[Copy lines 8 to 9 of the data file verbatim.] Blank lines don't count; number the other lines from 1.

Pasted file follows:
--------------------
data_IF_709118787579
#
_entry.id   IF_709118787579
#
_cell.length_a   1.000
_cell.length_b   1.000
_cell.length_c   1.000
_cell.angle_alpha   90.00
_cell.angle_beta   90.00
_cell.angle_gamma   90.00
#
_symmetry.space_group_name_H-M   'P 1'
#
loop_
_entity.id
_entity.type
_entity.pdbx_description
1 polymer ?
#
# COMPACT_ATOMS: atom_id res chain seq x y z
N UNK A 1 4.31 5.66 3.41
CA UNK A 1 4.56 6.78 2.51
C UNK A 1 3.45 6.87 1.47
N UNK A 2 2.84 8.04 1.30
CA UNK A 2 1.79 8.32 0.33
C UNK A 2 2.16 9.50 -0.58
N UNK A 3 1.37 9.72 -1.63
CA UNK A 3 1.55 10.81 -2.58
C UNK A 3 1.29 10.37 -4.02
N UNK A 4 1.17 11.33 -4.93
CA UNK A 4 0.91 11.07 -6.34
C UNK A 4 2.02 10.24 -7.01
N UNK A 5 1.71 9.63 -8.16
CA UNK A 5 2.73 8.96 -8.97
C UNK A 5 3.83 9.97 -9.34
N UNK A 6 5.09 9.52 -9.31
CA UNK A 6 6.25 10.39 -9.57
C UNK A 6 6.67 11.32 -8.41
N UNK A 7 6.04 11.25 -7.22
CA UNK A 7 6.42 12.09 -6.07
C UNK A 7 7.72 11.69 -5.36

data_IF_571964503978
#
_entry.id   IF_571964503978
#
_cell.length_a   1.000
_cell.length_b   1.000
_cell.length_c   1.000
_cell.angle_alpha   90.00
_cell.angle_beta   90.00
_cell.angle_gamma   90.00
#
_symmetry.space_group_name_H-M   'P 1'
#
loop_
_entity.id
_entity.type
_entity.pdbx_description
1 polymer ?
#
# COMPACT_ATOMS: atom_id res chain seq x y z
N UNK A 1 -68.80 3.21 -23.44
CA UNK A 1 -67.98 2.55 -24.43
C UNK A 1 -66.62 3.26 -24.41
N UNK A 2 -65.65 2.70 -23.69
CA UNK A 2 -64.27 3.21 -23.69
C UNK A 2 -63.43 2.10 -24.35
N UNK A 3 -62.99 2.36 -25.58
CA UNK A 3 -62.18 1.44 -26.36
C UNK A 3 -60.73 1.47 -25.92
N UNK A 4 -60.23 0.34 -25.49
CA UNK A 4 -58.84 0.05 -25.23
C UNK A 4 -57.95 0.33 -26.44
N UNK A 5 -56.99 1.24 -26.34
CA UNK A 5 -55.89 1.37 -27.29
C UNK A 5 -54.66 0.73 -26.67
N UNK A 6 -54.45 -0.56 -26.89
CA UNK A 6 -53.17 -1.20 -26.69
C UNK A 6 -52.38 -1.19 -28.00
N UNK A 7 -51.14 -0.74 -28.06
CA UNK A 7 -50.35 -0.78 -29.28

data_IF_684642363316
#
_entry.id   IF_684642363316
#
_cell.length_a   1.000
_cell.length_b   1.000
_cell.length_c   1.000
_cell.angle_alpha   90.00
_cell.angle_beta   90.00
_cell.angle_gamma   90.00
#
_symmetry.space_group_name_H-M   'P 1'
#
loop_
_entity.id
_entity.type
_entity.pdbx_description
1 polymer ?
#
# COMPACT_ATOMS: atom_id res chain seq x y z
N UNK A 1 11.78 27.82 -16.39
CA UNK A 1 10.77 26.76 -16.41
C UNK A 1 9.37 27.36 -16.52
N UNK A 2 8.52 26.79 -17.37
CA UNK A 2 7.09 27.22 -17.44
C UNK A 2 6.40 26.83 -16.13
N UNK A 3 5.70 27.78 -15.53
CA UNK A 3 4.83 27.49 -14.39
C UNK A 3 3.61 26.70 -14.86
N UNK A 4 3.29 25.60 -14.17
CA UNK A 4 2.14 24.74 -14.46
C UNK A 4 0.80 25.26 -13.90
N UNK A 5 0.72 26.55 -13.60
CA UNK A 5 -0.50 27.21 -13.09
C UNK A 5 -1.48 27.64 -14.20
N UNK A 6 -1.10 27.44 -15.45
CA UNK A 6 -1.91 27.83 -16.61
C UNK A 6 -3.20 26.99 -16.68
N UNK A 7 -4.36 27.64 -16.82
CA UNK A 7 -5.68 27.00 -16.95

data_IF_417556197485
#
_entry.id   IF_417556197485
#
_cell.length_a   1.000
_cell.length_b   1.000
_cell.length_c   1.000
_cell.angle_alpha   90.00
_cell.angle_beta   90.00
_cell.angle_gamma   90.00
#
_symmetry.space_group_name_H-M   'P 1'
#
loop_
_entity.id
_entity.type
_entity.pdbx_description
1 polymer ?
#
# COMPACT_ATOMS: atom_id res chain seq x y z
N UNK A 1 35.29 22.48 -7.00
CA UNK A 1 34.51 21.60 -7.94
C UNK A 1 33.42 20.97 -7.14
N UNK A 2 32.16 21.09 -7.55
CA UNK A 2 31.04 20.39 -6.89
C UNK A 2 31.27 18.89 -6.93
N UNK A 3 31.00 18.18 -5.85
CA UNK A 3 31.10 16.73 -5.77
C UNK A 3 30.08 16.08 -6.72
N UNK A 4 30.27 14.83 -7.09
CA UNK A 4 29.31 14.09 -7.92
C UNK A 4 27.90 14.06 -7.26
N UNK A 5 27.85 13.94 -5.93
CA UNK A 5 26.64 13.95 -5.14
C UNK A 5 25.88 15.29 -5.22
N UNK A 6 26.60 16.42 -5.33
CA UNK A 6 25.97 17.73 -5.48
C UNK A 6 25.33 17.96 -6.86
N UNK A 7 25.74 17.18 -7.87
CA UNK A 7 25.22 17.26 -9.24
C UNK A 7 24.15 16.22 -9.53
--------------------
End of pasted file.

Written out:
_cell.angle_alpha   90.00
_cell.angle_beta   90.00